Splice Firestarters Volume 2: Build the Build

Back in December, we invited KSHMR to Schimanski in Brooklyn to give a masterclass on his creative process. He dropped plenty of gems throughout the evening, but there’s one in particular that has stuck with me to this day: “Do all the dirty tricks you know.” Although he was specifically talking about mixing, this advice can be applied to other aspects of producing.

For this week’s Firestarter, we’re asking you to build a build, creating as much sonic tension as you possibly can without composing a drop to go along with it. For those who might already be experts in the art of creating tension, here are three dirty tricks you can use to help make the tension in your builds totally unbearable.

Resample and Reverse

Let’s begin with a fun way to turn long reverb tails into dense textures and atmospheric details! Take a one-shot or percussion hit (for example, I used JYKD_one_shot_beehive_3.wav from our project above), then add a reverb to the track. Turn up the decay time – try a value of around 20s – and set your dry/wet to 100%. Add another audio track below it, set the in/out to “Resampling,” arm the track for recording, solo the original track, and press record. Got all that? It should come out looking something like this:


Now click “Rev.” in the “Sample” box. Congratulations, you’ve just made a custom riser out of thin (digitally modeled reflections of) air!



If you’re reading this far, you probably know that automation is one of the most important tools in your buildup kit. You already automate basic effects like reverb, delay, and filter frequency to ___. You also might be performing clip-based automation by clicking the “Show/Hide Clip Envelopes” box, like this:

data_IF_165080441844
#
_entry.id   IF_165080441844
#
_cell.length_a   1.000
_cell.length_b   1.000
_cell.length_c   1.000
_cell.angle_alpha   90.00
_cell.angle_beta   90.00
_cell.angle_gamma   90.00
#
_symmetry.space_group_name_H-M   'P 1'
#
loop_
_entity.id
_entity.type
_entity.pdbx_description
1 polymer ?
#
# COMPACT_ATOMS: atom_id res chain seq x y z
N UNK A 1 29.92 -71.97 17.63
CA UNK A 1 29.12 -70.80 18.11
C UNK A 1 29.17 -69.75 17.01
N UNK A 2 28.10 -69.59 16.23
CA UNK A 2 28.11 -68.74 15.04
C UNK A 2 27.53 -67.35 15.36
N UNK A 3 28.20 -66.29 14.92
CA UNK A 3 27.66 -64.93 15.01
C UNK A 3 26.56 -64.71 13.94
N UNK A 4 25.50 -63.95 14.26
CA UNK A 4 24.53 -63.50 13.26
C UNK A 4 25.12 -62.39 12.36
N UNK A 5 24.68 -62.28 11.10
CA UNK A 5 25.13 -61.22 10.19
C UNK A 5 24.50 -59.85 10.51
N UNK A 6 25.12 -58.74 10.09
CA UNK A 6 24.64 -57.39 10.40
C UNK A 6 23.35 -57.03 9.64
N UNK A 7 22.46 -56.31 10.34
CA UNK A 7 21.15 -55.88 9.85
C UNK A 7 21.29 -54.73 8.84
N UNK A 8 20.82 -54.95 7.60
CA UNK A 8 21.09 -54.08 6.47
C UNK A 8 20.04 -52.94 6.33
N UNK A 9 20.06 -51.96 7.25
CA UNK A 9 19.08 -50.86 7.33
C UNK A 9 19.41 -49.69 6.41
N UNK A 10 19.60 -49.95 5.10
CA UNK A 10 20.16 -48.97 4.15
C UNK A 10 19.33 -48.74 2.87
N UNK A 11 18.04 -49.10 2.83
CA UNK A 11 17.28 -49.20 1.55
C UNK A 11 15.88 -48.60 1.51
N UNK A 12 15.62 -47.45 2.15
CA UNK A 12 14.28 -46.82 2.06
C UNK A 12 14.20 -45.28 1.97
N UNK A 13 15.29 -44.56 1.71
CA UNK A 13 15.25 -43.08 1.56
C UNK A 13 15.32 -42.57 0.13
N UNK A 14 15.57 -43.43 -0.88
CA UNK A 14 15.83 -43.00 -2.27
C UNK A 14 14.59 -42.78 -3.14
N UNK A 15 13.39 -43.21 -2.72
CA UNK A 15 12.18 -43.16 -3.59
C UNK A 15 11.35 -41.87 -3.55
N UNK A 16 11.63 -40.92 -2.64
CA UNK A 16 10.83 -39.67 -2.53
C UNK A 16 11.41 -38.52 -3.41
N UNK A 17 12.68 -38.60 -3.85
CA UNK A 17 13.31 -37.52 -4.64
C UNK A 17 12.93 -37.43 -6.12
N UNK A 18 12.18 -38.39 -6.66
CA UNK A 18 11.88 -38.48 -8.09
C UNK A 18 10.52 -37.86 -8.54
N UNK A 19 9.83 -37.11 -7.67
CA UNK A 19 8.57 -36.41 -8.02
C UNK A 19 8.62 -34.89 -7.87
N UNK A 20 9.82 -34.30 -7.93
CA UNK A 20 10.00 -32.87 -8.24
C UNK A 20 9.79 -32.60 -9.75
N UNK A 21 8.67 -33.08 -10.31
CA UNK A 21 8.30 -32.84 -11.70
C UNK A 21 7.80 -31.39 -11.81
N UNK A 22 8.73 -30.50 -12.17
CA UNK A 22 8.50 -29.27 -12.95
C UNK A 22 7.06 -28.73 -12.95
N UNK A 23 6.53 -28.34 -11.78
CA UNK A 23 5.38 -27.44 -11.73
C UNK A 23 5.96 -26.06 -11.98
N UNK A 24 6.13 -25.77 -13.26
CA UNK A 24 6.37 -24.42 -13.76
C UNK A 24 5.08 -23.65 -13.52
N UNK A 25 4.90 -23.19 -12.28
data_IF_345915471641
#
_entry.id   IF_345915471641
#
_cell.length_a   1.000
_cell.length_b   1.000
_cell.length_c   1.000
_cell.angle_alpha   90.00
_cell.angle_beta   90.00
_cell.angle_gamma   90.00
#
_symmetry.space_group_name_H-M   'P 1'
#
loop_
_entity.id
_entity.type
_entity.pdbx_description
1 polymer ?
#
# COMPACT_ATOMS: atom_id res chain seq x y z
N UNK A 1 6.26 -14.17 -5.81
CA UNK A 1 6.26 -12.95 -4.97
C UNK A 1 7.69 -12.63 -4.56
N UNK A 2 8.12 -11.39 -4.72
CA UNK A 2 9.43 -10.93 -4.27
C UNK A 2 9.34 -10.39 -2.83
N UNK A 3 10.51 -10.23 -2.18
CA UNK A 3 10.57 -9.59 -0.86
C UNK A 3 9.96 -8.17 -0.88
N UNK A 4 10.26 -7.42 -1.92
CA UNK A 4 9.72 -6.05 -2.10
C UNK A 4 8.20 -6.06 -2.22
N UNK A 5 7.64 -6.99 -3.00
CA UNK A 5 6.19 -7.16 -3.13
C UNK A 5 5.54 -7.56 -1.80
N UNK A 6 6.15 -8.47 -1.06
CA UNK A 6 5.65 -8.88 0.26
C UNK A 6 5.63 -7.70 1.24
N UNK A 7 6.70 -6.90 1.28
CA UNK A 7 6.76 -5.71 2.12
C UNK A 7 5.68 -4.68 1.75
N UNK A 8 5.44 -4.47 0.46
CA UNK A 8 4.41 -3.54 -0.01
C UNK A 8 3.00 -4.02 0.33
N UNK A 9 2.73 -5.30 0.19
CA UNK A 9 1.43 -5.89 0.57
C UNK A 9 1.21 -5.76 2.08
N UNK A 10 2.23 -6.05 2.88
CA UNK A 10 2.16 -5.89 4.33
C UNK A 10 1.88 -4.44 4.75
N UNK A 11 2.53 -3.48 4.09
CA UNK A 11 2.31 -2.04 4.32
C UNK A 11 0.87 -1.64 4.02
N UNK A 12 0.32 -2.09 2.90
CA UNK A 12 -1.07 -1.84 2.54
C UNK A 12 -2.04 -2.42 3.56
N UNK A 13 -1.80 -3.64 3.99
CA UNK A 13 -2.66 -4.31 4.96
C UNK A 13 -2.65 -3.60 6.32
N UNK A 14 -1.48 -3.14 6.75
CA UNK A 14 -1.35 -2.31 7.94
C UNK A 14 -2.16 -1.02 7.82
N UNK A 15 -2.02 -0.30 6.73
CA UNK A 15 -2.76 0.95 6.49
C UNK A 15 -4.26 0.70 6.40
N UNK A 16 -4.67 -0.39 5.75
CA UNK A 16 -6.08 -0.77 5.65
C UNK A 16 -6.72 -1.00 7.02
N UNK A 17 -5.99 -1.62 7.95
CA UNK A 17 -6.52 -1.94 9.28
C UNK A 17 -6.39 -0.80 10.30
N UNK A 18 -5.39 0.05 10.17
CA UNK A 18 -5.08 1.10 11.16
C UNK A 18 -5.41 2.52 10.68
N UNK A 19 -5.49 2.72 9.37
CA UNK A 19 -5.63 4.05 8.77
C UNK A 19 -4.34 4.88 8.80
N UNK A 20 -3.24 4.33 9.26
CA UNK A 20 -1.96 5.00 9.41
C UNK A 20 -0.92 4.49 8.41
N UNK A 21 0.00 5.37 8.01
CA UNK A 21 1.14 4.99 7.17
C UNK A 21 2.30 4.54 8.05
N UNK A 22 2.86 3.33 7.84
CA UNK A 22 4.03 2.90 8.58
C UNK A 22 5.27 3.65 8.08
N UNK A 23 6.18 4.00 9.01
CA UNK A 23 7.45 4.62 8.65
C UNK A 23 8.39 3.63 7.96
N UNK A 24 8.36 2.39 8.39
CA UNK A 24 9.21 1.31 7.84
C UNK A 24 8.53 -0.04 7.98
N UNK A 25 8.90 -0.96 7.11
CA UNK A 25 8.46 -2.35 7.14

The real dirty trick here, though, is to automate parameters on your master channel! For example, try slapping a Utility on your master, then subtly reduce the gain of your entire track throughout your buildup section. If you do this gradually, a reduction of 2-4 dB shouldn’t really be noticeable to the listener. It will, however, make your drop section that much louder in comparison.

White Noise

White noise doesn’t typically sound too great all on its own, but as an arrangement accoutrement, it can increase the energy of your track by filling out the spectrum. I like to use Operator to generate white noise – just load an initialized instance and choose Noise White from the waveform drop-down:


Now we’ll sculpt the sound to make some whooshing noises. A bandpass filter should suit our purposes.


Adjust the distortion, slope, and resonance to taste, then automate up the filter frequency and you’ll hear the classic EDM whooshing sound.

Try these tips out on this week’s Firestarter, and let’s see how tense you can get!

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March 1, 2018

Max Rewak Max Rewak is a record producer, audio engineer, and music writer, based in New York and currently working in Sounds content at Splice.